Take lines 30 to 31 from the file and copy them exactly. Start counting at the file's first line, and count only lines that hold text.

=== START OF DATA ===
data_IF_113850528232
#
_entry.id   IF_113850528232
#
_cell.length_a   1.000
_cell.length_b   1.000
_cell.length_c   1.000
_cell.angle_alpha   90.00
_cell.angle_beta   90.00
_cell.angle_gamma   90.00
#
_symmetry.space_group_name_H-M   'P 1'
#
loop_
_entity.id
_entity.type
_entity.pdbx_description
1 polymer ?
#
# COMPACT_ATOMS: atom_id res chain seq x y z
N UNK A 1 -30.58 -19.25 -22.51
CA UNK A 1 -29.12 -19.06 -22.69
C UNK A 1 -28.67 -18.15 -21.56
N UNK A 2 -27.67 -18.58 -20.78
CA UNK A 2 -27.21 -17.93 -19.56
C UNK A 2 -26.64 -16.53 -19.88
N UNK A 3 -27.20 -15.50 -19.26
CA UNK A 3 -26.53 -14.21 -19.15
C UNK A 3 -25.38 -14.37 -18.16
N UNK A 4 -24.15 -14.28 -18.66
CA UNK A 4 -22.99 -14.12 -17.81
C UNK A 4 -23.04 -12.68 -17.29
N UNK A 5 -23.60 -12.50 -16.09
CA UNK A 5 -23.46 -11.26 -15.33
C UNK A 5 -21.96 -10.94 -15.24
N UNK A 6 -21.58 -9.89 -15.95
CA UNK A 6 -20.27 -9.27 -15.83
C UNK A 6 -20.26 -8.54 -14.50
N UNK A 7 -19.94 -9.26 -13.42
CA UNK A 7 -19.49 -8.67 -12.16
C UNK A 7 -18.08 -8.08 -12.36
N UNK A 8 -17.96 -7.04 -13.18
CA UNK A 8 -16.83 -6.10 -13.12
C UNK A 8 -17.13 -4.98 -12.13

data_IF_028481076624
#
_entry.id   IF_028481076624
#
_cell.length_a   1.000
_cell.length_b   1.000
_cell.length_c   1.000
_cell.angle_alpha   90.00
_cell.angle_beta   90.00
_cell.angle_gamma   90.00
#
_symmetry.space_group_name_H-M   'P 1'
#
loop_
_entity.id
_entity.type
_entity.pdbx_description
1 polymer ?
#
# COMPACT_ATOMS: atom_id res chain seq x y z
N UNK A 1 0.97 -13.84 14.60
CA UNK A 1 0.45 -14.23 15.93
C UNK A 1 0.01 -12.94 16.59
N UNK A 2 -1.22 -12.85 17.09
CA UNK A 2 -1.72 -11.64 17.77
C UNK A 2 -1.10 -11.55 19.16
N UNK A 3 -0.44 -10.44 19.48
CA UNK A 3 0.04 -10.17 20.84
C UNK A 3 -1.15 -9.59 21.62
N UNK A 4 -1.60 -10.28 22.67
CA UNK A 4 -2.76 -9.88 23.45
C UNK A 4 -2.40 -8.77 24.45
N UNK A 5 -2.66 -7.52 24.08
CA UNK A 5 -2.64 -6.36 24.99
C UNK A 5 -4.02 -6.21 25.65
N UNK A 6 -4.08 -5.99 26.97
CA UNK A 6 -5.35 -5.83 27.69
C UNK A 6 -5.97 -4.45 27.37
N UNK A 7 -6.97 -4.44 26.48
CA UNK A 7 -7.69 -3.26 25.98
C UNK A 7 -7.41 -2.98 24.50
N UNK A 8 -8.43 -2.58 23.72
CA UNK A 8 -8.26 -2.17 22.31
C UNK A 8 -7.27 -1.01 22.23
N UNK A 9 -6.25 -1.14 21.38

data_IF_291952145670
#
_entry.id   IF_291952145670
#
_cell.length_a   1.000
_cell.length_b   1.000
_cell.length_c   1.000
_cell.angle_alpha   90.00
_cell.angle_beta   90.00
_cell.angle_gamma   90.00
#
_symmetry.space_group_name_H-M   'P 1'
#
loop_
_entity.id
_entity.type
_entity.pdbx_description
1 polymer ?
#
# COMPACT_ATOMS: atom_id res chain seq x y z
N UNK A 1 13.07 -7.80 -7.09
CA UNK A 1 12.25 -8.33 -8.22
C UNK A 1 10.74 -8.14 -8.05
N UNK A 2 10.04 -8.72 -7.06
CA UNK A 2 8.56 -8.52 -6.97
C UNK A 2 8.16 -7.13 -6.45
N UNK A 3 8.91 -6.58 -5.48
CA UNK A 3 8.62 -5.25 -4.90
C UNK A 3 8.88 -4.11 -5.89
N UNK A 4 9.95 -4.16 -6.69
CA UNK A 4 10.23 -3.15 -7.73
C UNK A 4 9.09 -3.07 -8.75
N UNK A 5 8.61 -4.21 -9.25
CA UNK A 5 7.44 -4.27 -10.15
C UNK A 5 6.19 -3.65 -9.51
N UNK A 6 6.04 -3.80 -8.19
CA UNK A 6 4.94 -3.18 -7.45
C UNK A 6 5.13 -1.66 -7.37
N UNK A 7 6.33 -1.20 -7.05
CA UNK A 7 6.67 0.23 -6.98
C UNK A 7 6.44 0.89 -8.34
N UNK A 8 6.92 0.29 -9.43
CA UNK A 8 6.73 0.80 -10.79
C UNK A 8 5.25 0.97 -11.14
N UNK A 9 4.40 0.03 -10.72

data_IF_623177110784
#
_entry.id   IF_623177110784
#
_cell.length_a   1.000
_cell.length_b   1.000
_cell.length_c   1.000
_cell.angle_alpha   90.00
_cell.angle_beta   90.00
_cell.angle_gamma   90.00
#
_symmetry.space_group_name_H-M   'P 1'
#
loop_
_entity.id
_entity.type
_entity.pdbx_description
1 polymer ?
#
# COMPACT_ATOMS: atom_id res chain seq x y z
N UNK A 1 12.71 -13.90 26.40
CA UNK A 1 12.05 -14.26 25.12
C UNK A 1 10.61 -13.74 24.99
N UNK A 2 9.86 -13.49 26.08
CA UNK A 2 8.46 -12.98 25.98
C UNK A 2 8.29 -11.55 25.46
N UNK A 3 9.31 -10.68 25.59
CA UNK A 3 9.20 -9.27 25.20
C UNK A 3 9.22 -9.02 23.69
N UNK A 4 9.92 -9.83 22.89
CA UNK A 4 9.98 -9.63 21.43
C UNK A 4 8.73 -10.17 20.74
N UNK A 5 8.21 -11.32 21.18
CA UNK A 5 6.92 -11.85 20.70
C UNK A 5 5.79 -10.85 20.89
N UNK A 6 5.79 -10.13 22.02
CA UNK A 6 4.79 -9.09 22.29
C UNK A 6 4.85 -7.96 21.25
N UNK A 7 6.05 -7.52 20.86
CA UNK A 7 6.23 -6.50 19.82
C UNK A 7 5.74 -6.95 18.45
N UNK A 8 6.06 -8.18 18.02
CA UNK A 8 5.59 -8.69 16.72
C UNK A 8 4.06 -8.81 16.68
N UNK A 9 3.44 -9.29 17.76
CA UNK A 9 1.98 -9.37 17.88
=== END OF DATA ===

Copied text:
N UNK A 4 -24.15 -14.28 -18.66
CA UNK A 4 -22.99 -14.12 -17.81